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Friday, November 7, 2014

Circulating Libraries in Regency England

by Regency Romance Author, Donna Hatch

Today, the word "library" generally creates in a person's mind an image of big building full of books that one can check out for free. Or sometimes, people will refer to their bookshelf (or shelves) as their personal library which, obviously, is not open to the public. But circulating libraries during the Regency were a bit different.

Possibly as early as the late 1600's, when books were still expensive enough that the even wealthy people could not afford to buy very many books, yet no longer the impossibly expensive, hand-illuminated volumes of ages past, the fairly well to do person embraced the idea of borrowing books for a nominal fee from a circulating library. During the mid 1700's, as a growing number of people bought subscriptions to circulating libraries, they became profitable enough that more libraries cropped up, gaining wide popularity among the wealthy and growing middle class alike. Prior to that, subscription libraries and social libraries did exist but they typically offered a limited number of books and periodicals to their select group of members. Circulating libraries offered a huge range of interests that appealed to the general literate public.

Patrons, both ladies and gentleman, paid subscriptions to have access to libraries both large and small and could borrow an unlimited number of books of every topic, many in other languages such as French and Italian, as well as periodicals. Subscriptions ranged from annual to monthly. Typically, a person could borrow up to two books at a time and had a limited number of days in which to read. One source suggested that for an additional fee, a person could borrow multiple books. Since many novels came in at least three parts, such a temptation would be hard to resist since I'm sure many readers share my dislike of waiting for the next part in a story to become available.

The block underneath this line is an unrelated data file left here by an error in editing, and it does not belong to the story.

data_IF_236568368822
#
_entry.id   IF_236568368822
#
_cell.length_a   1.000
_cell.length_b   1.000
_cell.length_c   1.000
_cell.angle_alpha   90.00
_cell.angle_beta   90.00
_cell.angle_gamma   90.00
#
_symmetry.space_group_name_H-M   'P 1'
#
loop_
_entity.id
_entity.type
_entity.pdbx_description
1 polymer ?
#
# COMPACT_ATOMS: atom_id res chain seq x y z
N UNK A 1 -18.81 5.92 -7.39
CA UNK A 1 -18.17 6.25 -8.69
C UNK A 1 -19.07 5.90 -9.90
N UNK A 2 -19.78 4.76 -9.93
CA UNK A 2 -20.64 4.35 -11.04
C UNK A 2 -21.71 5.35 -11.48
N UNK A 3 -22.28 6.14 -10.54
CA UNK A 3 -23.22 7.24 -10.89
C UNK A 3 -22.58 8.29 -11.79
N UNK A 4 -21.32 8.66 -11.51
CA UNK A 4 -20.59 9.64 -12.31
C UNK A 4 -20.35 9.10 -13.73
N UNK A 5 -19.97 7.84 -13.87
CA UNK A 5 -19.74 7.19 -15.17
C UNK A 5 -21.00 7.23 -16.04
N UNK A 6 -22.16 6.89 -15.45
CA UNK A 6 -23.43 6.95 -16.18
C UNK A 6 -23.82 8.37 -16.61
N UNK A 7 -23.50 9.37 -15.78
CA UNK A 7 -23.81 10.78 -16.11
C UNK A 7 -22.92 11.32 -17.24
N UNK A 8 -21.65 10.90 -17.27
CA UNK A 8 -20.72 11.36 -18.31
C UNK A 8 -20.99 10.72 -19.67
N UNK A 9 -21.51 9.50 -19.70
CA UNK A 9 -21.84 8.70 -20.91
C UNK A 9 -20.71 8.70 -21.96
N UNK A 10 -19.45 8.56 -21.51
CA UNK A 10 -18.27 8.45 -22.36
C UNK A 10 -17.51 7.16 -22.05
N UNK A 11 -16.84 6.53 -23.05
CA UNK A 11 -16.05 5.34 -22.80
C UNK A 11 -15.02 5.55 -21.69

Besides being a place to borrow books, or simply sit and read in the reading room, circulating libraries became a fashionable place to see and be seen. They sprang up in resorts towns like Brighton where the locals and visitors mingled and relaxed.

In addition to offering a selection of books printed by publishers, circulating libraries also became their own publishers and were friendly to female authors. Minerva Press, so well known for printing Gothic novels, was one such publisher who gave voice to a number of women who penned novels. Such publishers changed to course of publishing and really opened the door to the social acceptability of female authors, as well as created a better variety of fictional novels.

As books became less expensive to print, partly due to the paperback cover and using cheaper materials making it more affordable to readers, and as public libraries were created which offered books for free, the circulating library fell out of popularity. But their influence shaped the future for readers, authors and publishers. And I, for one, am eternally grateful for them paving the way for me to realize my dream of becoming a published author.


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